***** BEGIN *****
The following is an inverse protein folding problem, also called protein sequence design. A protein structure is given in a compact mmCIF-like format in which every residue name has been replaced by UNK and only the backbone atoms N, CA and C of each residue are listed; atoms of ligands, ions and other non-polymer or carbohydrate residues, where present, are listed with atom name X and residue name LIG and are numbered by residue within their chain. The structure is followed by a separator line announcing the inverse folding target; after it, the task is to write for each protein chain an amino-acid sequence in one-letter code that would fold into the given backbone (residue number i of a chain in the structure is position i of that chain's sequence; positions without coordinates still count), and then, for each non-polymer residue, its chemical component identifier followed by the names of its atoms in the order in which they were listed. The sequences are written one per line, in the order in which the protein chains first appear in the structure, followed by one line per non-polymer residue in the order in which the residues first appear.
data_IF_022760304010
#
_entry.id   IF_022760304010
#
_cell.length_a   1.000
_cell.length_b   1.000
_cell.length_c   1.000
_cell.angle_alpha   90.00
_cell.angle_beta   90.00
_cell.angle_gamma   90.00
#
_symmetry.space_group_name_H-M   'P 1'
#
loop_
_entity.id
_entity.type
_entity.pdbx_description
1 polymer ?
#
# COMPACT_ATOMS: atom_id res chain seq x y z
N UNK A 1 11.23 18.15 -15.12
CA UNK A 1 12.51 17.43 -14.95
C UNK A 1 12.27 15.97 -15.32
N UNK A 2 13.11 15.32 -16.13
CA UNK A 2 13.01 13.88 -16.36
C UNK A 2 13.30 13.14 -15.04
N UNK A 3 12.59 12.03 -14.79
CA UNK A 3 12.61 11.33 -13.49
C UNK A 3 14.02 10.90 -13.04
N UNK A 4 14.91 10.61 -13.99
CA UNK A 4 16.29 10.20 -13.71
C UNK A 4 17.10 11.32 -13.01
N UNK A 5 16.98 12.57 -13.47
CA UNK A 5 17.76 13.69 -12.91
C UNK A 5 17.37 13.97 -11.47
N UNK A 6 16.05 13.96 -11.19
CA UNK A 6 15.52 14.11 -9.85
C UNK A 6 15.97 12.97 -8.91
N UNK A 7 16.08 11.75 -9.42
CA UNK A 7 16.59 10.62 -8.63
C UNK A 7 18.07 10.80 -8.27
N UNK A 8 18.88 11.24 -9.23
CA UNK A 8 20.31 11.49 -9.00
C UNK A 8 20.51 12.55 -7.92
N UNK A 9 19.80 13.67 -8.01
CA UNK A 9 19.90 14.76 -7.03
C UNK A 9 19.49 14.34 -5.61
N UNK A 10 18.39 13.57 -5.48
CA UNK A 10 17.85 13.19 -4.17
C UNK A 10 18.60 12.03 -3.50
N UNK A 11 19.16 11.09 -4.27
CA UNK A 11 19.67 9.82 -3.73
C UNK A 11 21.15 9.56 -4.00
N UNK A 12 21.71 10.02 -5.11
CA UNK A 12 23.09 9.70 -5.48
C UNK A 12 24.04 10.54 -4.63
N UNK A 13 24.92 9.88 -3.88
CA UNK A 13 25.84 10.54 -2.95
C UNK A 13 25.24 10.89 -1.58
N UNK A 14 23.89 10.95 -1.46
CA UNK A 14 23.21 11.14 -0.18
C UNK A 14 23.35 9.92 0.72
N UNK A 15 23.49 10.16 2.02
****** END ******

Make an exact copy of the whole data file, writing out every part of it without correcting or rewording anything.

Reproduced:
The following is an inverse protein folding problem, also called protein sequence design. A protein structure is given in a compact mmCIF-like format in which every residue name has been replaced by UNK and only the backbone atoms N, CA and C of each residue are listed; atoms of ligands, ions and other non-polymer or carbohydrate residues, where present, are listed with atom name X and residue name LIG and are numbered by residue within their chain. The structure is followed by a separator line announcing the inverse folding target; after it, the task is to write for each protein chain an amino-acid sequence in one-letter code that would fold into the given backbone (residue number i of a chain in the structure is position i of that chain's sequence; positions without coordinates still count), and then, for each non-polymer residue, its chemical component identifier followed by the names of its atoms in the order in which they were listed. The sequences are written one per line, in the order in which the protein chains first appear in the structure, followed by one line per non-polymer residue in the order in which the residues first appear.
data_IF_022760304010
#
_entry.id   IF_022760304010
#
_cell.length_a   1.000
_cell.length_b   1.000
_cell.length_c   1.000
_cell.angle_alpha   90.00
_cell.angle_beta   90.00
_cell.angle_gamma   90.00
#
_symmetry.space_group_name_H-M   'P 1'
#
loop_
_entity.id
_entity.type
_entity.pdbx_description
1 polymer ?
#
# COMPACT_ATOMS: atom_id res chain seq x y z
N UNK A 1 11.23 18.15 -15.12
CA UNK A 1 12.51 17.43 -14.95
C UNK A 1 12.27 15.97 -15.32
N UNK A 2 13.11 15.32 -16.13
CA UNK A 2 13.01 13.88 -16.36
C UNK A 2 13.30 13.14 -15.04
N UNK A 3 12.59 12.03 -14.79
CA UNK A 3 12.61 11.33 -13.49
C UNK A 3 14.02 10.90 -13.04
N UNK A 4 14.91 10.61 -13.99
CA UNK A 4 16.29 10.20 -13.71
C UNK A 4 17.10 11.32 -13.01
N UNK A 5 16.98 12.57 -13.47
CA UNK A 5 17.76 13.69 -12.91
C UNK A 5 17.37 13.97 -11.47
N UNK A 6 16.05 13.96 -11.19
CA UNK A 6 15.52 14.11 -9.85
C UNK A 6 15.97 12.97 -8.91
N UNK A 7 16.08 11.75 -9.42
CA UNK A 7 16.59 10.62 -8.63
C UNK A 7 18.07 10.80 -8.27
N UNK A 8 18.88 11.24 -9.23
CA UNK A 8 20.31 11.49 -9.00
C UNK A 8 20.51 12.55 -7.92
N UNK A 9 19.80 13.67 -8.01
CA UNK A 9 19.90 14.76 -7.03
C UNK A 9 19.49 14.34 -5.61
N UNK A 10 18.39 13.57 -5.48
CA UNK A 10 17.85 13.19 -4.17
C UNK A 10 18.60 12.03 -3.50
N UNK A 11 19.16 11.09 -4.27
CA UNK A 11 19.67 9.82 -3.73
C UNK A 11 21.15 9.56 -4.00
N UNK A 12 21.71 10.02 -5.11
CA UNK A 12 23.09 9.70 -5.48
C UNK A 12 24.04 10.54 -4.63
N UNK A 13 24.92 9.88 -3.88
CA UNK A 13 25.84 10.54 -2.95
C UNK A 13 25.24 10.89 -1.58
N UNK A 14 23.89 10.95 -1.46
CA UNK A 14 23.21 11.14 -0.18
C UNK A 14 23.35 9.92 0.72
N UNK A 15 23.49 10.16 2.02